17 Word Short

We can’t stop people from hating.

We can stop people from hating

behind

triggers

of

automatic

rifles.

~

Words and Photography ©2018 Tanya Cliff ~ to contact me

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Cherita #6

child went to the river

learned to bait
worms on his hook

released a dozen fish,
but love of nature snagged
was a keeper

~

Words and Photography ©2017 Tanya Cliff ~ to contact me

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Cherita #4

carried mystery novel

bookmark fell
at the scene of the crime

returned to library
one year late and
received $70 fine

~

Words and Photography ©2017 Tanya Cliff ~ to contact me

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Cherita #3

table set for two

wine poured into
crystal glasses

the course turned solo,
and her fingers tapped
a doggie-bag beat

~

Words and Photography ©2017 Tanya Cliff ~ to contact me

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Cherita #2

the crowd pushes through the zoo

well fed creatures
stretch and yawn

screaming children and
tourist waistlines
form the ursine punchline

~

Words and Photography ©2017 Tanya Cliff ~ to contact me

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Cherita #1

shut the box and locked it

grandma carried the load
to beloved garden plot

among the clementines and lilies
she labored, humming,
and buried it six feet deep

~

Words and Photography ©2017 Tanya Cliff ~ to contact me

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Found

“We are lost.” *

It is a new beginning, an adaptation of my old fantasy novel, unearthed under mounds of verbal dirt. My writer’s brain grew. My editing skills sharpened. Like a painter learning a new medium, I have cultivated my storytelling skills in poetry and repainted the old tale on a fresh canvass. The rambling paragraph that once started this tale has been scrapped.  I’ve burned the dross off the plot and allowed my characters to carry it.

The book has a new cover and a new name. Loni and Dovni may be momentarily lost in the first chapter, but the story has been found.

Next week, I will be sharing the first four chapters of the book and providing a link to the $0.99 eBook on Amazon as soon as it goes live. This summer I will follow with the next two books in the series, both in final rewrite.

*Opening line of The Legend of the Lumenstones: The Lightbearer

Words and cover art©2017 Tanya Cliff

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Should I Warn the Neighbors?

“Should I warn the neighbors?”

We are lighting a smoke bomb today. I’m good at this. If the wind is favorable, the smoke will travel to the top of the old, oak tree that towers over my driveway. No one called the fire department in a panic last time. The man across the street lingered in his own driveway sweeping leaves that didn’t exist just so he could watch, but we avoided the sirens and red and blue lights.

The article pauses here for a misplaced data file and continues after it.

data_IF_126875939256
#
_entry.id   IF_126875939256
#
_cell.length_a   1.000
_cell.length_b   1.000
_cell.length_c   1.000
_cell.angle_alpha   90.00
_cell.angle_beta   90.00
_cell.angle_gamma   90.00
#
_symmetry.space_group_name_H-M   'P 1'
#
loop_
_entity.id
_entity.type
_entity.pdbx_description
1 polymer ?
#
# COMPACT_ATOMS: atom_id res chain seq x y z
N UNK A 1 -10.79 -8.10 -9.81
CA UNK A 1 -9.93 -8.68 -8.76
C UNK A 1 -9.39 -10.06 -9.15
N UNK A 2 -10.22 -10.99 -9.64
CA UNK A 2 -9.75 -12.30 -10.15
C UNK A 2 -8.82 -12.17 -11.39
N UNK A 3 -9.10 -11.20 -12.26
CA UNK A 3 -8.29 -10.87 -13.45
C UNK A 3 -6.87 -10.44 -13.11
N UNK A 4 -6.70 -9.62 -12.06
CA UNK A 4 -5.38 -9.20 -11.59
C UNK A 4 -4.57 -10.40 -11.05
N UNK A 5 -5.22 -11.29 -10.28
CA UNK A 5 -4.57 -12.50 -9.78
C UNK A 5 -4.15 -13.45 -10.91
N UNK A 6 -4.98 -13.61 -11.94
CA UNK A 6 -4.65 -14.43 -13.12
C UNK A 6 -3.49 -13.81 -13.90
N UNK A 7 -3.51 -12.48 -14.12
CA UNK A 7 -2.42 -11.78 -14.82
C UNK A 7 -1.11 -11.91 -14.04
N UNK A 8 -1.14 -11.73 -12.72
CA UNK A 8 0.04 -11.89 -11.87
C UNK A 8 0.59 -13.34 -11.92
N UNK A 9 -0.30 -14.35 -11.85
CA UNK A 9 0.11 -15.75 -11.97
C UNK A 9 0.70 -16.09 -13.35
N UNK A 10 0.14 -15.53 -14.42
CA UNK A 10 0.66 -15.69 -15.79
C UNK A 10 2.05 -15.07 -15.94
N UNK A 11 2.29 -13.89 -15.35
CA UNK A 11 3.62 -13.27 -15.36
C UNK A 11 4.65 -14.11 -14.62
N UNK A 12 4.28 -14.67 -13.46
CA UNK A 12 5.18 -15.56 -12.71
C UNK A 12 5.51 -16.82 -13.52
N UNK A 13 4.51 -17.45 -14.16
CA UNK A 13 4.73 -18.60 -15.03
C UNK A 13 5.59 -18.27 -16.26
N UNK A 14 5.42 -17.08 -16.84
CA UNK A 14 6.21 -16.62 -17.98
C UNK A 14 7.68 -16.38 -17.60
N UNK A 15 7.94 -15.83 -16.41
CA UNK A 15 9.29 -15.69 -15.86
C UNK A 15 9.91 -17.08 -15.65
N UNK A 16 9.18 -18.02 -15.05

Still, it’s a dilemma. Do we alert people or not?

This time we are shooting a stop-motion video in Barbie-doll scale. The smoke bomb for this shoot is full, human-sized. I could engulf a pink, plastic convertible many times bigger than the one my Ken doll occupies. That is a lot of smoke. It should make for a good sequence of stop-motion pictures, unless I am engulfed in smoke too, in which case I will simply keep snapping and hope for the best.

We are using fake blood for this video as we did for the last, “The Fake Guy”. I know a recipe that looks convincing and has a great splatter property. It is made almost entirely of powdered sugar with just a bit of cocoa and a massive amount of red food coloring. Yes, it’s edible. Yes, it’s gross. What is the amount of blood needed for a Barbie-doll bombing accident? Last time, I mixed a cup. I needed a teaspoon. Those dolls were small. I am good at math, but I tend to overdo things.

Ken’s doll double required some post-apocalyptic mutilation. I didn’t want to damage him too much, so I used a small hammer and tapped. That was pointless. Who knew that plasti-Ken had #absofsteel? I grabbed my industrial goggles – no selfies here – and the big hammer and pounded away with all my might. An exhausted 30 minutes later, and Barbie’s beau has a few gaping wounds.

“Should I warn the neighbors?”

What would you say? “Hey, I’m shooting a stop-motion video with Barbie dolls in my driveway. I’m going to be spilling fake blood and lighting a large smoke bomb. Please don’t panic when you see the mini-mushroom cloud rising above my roof line.”

My children think I’m weird and funny. That’s a good thing. It keeps them interested, laughing and engaged. My antics also teach them to think outside of the proverbial, collective box and take creative risks. We will be all hands on the “deck” of my driveway. At least one of them will be standing by with buckets of water should anything go wrong. What could possibly go wrong?

My only real dilemma:

“Should I warn the neighbors?”

~

Words and Photography ©2017 Tanya Cliff ~ to contact me

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